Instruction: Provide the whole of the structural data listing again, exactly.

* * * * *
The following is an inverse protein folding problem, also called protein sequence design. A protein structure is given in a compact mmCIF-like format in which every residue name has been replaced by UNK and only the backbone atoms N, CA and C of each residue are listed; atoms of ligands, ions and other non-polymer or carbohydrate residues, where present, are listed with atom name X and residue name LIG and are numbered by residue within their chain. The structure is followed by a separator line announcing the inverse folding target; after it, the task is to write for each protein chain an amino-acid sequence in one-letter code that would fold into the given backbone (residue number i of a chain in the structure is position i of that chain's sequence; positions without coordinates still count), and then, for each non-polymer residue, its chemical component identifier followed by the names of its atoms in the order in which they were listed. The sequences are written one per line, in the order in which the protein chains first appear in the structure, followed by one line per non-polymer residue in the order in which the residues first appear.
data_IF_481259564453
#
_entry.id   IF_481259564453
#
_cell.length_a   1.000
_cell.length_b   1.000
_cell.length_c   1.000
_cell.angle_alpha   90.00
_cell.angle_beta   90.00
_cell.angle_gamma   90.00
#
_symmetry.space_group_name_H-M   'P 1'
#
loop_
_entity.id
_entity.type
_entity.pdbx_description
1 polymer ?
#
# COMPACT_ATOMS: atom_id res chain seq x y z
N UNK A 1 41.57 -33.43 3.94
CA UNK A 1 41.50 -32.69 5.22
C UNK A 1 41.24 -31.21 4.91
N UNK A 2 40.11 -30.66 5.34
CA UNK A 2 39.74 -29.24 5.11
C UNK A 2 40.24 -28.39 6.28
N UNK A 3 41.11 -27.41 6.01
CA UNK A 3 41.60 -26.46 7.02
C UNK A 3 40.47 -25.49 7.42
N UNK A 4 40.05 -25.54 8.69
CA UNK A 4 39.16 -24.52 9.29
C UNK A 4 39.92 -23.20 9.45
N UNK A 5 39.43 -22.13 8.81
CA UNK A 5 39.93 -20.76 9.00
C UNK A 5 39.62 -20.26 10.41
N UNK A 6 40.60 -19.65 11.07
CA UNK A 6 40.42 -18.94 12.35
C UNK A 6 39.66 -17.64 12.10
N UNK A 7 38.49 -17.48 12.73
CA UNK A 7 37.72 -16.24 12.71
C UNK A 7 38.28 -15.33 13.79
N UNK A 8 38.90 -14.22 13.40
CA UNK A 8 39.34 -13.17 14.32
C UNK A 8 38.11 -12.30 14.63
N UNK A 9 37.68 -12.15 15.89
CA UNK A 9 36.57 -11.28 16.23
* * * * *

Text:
The following is an inverse protein folding problem, also called protein sequence design. A protein structure is given in a compact mmCIF-like format in which every residue name has been replaced by UNK and only the backbone atoms N, CA and C of each residue are listed; atoms of ligands, ions and other non-polymer or carbohydrate residues, where present, are listed with atom name X and residue name LIG and are numbered by residue within their chain. The structure is followed by a separator line announcing the inverse folding target; after it, the task is to write for each protein chain an amino-acid sequence in one-letter code that would fold into the given backbone (residue number i of a chain in the structure is position i of that chain's sequence; positions without coordinates still count), and then, for each non-polymer residue, its chemical component identifier followed by the names of its atoms in the order in which they were listed. The sequences are written one per line, in the order in which the protein chains first appear in the structure, followed by one line per non-polymer residue in the order in which the residues first appear.
data_IF_481259564453
#
_entry.id   IF_481259564453
#
_cell.length_a   1.000
_cell.length_b   1.000
_cell.length_c   1.000
_cell.angle_alpha   90.00
_cell.angle_beta   90.00
_cell.angle_gamma   90.00
#
_symmetry.space_group_name_H-M   'P 1'
#
loop_
_entity.id
_entity.type
_entity.pdbx_description
1 polymer ?
#
# COMPACT_ATOMS: atom_id res chain seq x y z
N UNK A 1 41.57 -33.43 3.94
CA UNK A 1 41.50 -32.69 5.22
C UNK A 1 41.24 -31.21 4.91
N UNK A 2 40.11 -30.66 5.34
CA UNK A 2 39.74 -29.24 5.11
C UNK A 2 40.24 -28.39 6.28
N UNK A 3 41.11 -27.41 6.01
CA UNK A 3 41.60 -26.46 7.02
C UNK A 3 40.47 -25.49 7.42
N UNK A 4 40.05 -25.54 8.69
CA UNK A 4 39.16 -24.52 9.29
C UNK A 4 39.92 -23.20 9.45
N UNK A 5 39.43 -22.13 8.81
CA UNK A 5 39.93 -20.76 9.00
C UNK A 5 39.62 -20.26 10.41
N UNK A 6 40.60 -19.65 11.07
CA UNK A 6 40.42 -18.94 12.35
C UNK A 6 39.66 -17.64 12.10
N UNK A 7 38.49 -17.48 12.73
CA UNK A 7 37.72 -16.24 12.71
C UNK A 7 38.28 -15.33 13.79
N UNK A 8 38.90 -14.22 13.40
CA UNK A 8 39.34 -13.17 14.32
C UNK A 8 38.11 -12.30 14.63
N UNK A 9 37.68 -12.15 15.89
CA UNK A 9 36.57 -11.28 16.23